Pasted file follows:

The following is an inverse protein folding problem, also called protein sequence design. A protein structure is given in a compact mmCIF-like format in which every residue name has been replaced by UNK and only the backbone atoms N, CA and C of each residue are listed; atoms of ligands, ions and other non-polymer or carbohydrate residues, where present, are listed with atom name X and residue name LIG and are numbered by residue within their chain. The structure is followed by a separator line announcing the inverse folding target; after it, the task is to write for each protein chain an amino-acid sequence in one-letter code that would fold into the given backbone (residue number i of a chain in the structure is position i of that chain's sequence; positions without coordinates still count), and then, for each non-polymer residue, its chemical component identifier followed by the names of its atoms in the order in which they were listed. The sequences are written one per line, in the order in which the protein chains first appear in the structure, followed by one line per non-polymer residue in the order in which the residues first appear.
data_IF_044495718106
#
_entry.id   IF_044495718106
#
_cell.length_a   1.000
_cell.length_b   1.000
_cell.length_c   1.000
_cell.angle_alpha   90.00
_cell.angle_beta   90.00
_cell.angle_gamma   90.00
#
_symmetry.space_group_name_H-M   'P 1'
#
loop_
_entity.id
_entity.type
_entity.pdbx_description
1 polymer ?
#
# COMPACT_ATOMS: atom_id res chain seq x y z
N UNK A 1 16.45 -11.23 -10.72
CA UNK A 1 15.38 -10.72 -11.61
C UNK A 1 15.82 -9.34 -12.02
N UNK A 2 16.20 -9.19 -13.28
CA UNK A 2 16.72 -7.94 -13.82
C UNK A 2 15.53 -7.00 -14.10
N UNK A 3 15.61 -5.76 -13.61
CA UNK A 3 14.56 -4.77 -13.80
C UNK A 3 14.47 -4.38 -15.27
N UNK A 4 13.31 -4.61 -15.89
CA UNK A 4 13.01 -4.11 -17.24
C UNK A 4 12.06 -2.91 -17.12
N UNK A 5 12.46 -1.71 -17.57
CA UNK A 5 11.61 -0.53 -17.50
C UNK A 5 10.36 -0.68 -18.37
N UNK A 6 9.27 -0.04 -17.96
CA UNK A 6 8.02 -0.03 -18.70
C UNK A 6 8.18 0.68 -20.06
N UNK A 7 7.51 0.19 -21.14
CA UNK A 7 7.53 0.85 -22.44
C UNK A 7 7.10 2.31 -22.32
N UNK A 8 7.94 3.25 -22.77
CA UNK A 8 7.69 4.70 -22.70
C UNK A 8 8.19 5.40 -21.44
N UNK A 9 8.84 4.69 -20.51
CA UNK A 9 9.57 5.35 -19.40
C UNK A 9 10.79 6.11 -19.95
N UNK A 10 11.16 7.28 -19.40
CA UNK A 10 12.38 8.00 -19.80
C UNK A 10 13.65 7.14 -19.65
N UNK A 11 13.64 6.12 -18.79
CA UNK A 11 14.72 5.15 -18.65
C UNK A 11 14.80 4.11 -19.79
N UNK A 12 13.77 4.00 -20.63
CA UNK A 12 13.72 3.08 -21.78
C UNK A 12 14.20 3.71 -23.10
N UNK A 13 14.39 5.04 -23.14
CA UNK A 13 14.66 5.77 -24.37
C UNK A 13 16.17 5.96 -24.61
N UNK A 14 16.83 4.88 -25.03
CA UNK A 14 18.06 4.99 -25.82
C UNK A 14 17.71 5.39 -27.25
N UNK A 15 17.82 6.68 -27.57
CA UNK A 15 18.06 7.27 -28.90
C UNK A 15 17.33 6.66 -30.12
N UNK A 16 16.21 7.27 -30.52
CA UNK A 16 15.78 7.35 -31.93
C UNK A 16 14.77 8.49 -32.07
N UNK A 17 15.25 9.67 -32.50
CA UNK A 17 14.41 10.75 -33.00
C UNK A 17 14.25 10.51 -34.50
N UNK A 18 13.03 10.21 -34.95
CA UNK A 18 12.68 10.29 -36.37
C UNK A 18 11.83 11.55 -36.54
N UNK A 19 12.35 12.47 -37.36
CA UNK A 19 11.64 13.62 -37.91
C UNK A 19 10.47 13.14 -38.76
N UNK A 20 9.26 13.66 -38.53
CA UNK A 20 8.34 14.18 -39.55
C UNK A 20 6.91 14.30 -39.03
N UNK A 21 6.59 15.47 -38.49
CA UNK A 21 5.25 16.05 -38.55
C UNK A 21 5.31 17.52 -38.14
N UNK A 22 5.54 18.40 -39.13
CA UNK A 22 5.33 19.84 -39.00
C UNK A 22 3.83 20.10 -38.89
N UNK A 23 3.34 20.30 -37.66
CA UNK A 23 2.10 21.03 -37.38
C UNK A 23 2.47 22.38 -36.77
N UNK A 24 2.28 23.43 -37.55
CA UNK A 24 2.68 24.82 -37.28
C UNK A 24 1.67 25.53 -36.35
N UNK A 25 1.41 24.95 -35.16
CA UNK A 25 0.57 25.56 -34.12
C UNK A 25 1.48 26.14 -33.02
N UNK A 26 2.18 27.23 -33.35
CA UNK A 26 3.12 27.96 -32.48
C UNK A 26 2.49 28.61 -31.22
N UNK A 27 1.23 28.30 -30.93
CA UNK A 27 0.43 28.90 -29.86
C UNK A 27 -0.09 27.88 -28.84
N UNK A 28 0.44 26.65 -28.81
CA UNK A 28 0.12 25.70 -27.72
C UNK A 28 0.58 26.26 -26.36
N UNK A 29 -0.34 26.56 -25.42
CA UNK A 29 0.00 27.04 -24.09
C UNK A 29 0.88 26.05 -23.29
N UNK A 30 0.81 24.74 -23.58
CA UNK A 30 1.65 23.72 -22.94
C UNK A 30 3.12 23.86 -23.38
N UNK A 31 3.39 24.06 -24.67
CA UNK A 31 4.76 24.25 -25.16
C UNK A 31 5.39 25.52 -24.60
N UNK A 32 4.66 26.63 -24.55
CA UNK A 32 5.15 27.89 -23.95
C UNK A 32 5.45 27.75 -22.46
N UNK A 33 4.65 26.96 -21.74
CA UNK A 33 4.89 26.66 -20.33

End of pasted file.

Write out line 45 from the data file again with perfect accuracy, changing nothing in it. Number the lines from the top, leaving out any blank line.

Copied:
C UNK A 8 8.19 5.40 -21.44